Building a Patio

Laying a Patio successfully requires planning and preparation, along with a solid foundation. Learn how to lay a simple paving slab patio that will look fantastic and last for years with little or no maintenance. The advice and tips shown here can be applied to a patio two metres square, or 20 metres square.

Marking Out

Plan where you want the patio to be and use wooden pegs and string to mark out the shape. Patio’s usually butt up against a wall of a house, so use this as a guide to laying out the shape of the patio area. If the patio is supposed to have square corners, use a builders square to check that they are all at 90 degrees. Marking out the patio before you start to dig out is important. It lets you see how big your proposed patio will be and see if there will be any obstructions.

Digging out the Foundations

If you want your patio to last for years and remain in good condition (and who wouldn’t?), it is important to properly prepare the foundations. Using the string lines as a guide, mark around the edge of the area with a spade. Cut down through any turf or soil so that there is a clear line all the way around the edge. Once this is done, you can remove the pegs and string.

Dig out the turf and soil to a depth of around 100mm, plus the depth of your chosen slabs and a couple of centimetre’s of mortar. Keep the sides of the foundation hole as straight as possible if you will be lining the hole with treated timber boards (recommended).

Lining the Hole

Cut pre-treated timber boards that are the same depth as the foundation hole and use them to line the edges. The timber should be exactly the same depth or very slightly lower than the surrounding soil. Use a level to make sure that the edging is level and hold the timber in place using wooden stakes.

When all the timber edging is level, use a mallet to lower the edge furthest away from the house (or wall) so that you create a very slight gradient which will allow water to drain off the patio and away from any solid structures. Remember to lower one end of each side so that they slope down to meet the slightly lowered edge.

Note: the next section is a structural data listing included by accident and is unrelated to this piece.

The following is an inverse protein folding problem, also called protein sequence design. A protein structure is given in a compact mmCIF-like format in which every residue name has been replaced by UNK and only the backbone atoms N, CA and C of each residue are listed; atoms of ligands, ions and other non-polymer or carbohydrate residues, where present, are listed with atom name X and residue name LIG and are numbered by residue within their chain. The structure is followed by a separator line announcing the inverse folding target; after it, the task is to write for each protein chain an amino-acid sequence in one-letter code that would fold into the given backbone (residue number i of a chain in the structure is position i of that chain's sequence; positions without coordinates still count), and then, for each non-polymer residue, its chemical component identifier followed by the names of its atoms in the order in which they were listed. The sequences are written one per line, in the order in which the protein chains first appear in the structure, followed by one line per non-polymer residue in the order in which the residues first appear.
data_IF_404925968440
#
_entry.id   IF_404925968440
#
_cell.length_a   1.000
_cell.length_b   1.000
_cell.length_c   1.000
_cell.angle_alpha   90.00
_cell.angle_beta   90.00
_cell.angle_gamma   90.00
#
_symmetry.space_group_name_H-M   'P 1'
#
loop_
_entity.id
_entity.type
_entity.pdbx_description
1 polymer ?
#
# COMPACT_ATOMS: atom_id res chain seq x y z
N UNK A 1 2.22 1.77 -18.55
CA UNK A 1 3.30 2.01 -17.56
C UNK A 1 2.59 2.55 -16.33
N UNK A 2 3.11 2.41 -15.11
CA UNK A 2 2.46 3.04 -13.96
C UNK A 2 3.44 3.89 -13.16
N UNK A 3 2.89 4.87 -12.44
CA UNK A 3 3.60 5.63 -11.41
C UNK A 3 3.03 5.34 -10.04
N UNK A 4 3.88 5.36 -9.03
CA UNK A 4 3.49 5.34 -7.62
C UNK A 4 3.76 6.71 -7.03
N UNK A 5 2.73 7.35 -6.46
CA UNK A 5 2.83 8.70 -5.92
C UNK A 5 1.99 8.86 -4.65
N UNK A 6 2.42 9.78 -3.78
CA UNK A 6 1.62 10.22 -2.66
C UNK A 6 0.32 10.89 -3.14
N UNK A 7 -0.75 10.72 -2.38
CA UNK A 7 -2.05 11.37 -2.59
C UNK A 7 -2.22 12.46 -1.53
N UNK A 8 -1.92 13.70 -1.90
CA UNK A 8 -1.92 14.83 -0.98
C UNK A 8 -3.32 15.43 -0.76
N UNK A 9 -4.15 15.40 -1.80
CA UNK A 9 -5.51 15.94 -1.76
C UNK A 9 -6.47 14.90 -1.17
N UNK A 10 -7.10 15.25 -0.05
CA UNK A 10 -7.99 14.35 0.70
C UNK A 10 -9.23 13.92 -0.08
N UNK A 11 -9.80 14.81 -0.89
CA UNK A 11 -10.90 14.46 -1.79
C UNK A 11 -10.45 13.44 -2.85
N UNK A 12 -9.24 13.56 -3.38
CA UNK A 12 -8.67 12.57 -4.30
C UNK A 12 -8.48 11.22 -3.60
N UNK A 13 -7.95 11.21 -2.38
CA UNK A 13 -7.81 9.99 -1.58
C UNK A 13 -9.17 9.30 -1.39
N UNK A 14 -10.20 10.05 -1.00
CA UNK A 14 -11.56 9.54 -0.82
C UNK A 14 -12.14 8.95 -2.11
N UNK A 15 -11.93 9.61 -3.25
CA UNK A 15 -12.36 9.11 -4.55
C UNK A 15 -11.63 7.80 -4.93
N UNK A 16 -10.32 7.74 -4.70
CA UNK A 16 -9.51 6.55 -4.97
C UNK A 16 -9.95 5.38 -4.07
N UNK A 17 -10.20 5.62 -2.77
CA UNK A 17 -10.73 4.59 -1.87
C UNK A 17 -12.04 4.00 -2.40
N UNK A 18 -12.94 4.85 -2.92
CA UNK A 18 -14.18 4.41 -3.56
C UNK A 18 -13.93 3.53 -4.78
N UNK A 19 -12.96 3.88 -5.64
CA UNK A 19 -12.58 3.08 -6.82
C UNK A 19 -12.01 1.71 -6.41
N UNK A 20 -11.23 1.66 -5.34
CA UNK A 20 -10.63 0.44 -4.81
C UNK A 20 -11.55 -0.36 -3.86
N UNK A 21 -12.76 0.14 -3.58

Laying the Hardcore Base

The next job is to lay and compact the base of hardcore material which will create the solid foundation for the mortar and slabs. Without a good, solid hardcore base, the patio will be much more likely to shift and sag.

Check that the foundation hole is evenly excavated and then start to add the hardcore material. Hardcore can be building rubble, made up of bricks, blocks, stone, sand and other materials. Make sure that there is no wood, metal or plasterboard mixed in with the hardcore as you add it to the hole.

Distribute the hardcore evenly over the area to a depth of around 100mm and level it off with a spade or rake. Ideally, you should use a hired compactor to compact the hardcore properly. Use the edging as a guide and create a slight slope away from the house. If you don’t have access to a compactor, you will have to do your best with the flat of a spade or a home-made compactor made of a flat square of wood attached to a handle. If needed, add more hardcore material to fill any dips or holes in the surface.

Laying the Slabs

laying a patioIt is a good idea to lay the slabs dry, allowing for mortar joints, so you can plan out how many slabs need to be cut, etc. You can lay slabs in any pattern you like, even as a simple grid, but something like a brick-bond pattern will look nicer without being too complicated. Using a stone saw or angle grinder, cut any slabs that need to be cut before you start, and make sure you have all of your tools ready to start laying the slabs on mortar.

Mix up your mortar and lay a bed about 3cm thick for the first slab. Lay the slab in the mortar and make sure it is sitting firmly with no movement. Lay mortar for the second slab, working along one edge, and lay the slab in place. Use offcut pieces of batten as spacers between each slab to ensure evenly sized joints. Continue to lay slabs in this way, mixing up more mortar as you need it (don’t mix up too much at once until you are confident you can lay slabs with little delay). Use a long spirit level laid across the slabs to check they are following the slight slope you need to help shed water.

If any slabs are too low or higher than the surrounding slabs, simply lift them up and add or remove some mortar to even them out. When all the slabs are laid, wait at least 24 hours before walking on any part of the patio. If it looks like it will rain overnight, or if frost is likely, cover the patio with plastic sheeting or tarpaulin. To finish the patio, push mortar into the joints and point them using a trowel or brick pointer.